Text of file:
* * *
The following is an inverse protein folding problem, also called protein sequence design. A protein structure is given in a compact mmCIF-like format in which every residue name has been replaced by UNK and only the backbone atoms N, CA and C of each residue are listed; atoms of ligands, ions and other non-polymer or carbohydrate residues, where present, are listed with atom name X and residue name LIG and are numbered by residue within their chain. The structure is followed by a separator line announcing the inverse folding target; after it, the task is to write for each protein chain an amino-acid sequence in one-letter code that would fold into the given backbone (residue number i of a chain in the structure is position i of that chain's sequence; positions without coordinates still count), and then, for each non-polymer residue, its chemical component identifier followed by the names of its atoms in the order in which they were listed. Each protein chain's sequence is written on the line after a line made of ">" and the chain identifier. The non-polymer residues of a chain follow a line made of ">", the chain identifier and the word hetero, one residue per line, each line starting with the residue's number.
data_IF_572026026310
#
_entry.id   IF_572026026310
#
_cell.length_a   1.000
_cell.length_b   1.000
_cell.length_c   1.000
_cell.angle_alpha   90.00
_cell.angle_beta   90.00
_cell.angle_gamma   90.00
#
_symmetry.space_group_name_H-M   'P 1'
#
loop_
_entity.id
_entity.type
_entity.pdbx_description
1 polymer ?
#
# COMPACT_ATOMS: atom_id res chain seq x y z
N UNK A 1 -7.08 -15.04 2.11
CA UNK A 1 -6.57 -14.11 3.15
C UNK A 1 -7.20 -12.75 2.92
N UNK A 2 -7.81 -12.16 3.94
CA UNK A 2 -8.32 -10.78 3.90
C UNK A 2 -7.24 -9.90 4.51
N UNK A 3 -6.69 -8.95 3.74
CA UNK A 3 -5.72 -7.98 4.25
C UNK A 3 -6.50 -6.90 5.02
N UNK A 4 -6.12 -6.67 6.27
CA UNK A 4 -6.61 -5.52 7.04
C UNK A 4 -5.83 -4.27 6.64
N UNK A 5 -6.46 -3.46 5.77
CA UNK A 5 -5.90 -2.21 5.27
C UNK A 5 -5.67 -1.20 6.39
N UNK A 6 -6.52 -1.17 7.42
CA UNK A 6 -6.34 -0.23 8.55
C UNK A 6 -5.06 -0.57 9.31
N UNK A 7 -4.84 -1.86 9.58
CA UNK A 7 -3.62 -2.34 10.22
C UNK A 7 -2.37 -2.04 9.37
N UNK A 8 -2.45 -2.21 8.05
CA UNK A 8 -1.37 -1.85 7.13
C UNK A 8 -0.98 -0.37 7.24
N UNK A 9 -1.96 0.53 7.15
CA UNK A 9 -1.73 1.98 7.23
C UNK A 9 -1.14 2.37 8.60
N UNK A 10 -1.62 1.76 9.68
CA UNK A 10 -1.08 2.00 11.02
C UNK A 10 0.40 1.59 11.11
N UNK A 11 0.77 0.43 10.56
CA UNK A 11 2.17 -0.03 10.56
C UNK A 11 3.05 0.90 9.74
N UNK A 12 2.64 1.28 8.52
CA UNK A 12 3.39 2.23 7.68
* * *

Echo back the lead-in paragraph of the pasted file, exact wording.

The following is an inverse protein folding problem, also called protein sequence design. A protein structure is given in a compact mmCIF-like format in which every residue name has been replaced by UNK and only the backbone atoms N, CA and C of each residue are listed; atoms of ligands, ions and other non-polymer or carbohydrate residues, where present, are listed with atom name X and residue name LIG and are numbered by residue within their chain. The structure is followed by a separator line announcing the inverse folding target; after it, the task is to write for each protein chain an amino-acid sequence in one-letter code that would fold into the given backbone (residue number i of a chain in the structure is position i of that chain's sequence; positions without coordinates still count), and then, for each non-polymer residue, its chemical component identifier followed by the names of its atoms in the order in which they were listed. Each protein chain's sequence is written on the line after a line made of ">" and the chain identifier. The non-polymer residues of a chain follow a line made of ">", the chain identifier and the word hetero, one residue per line, each line starting with the residue's number.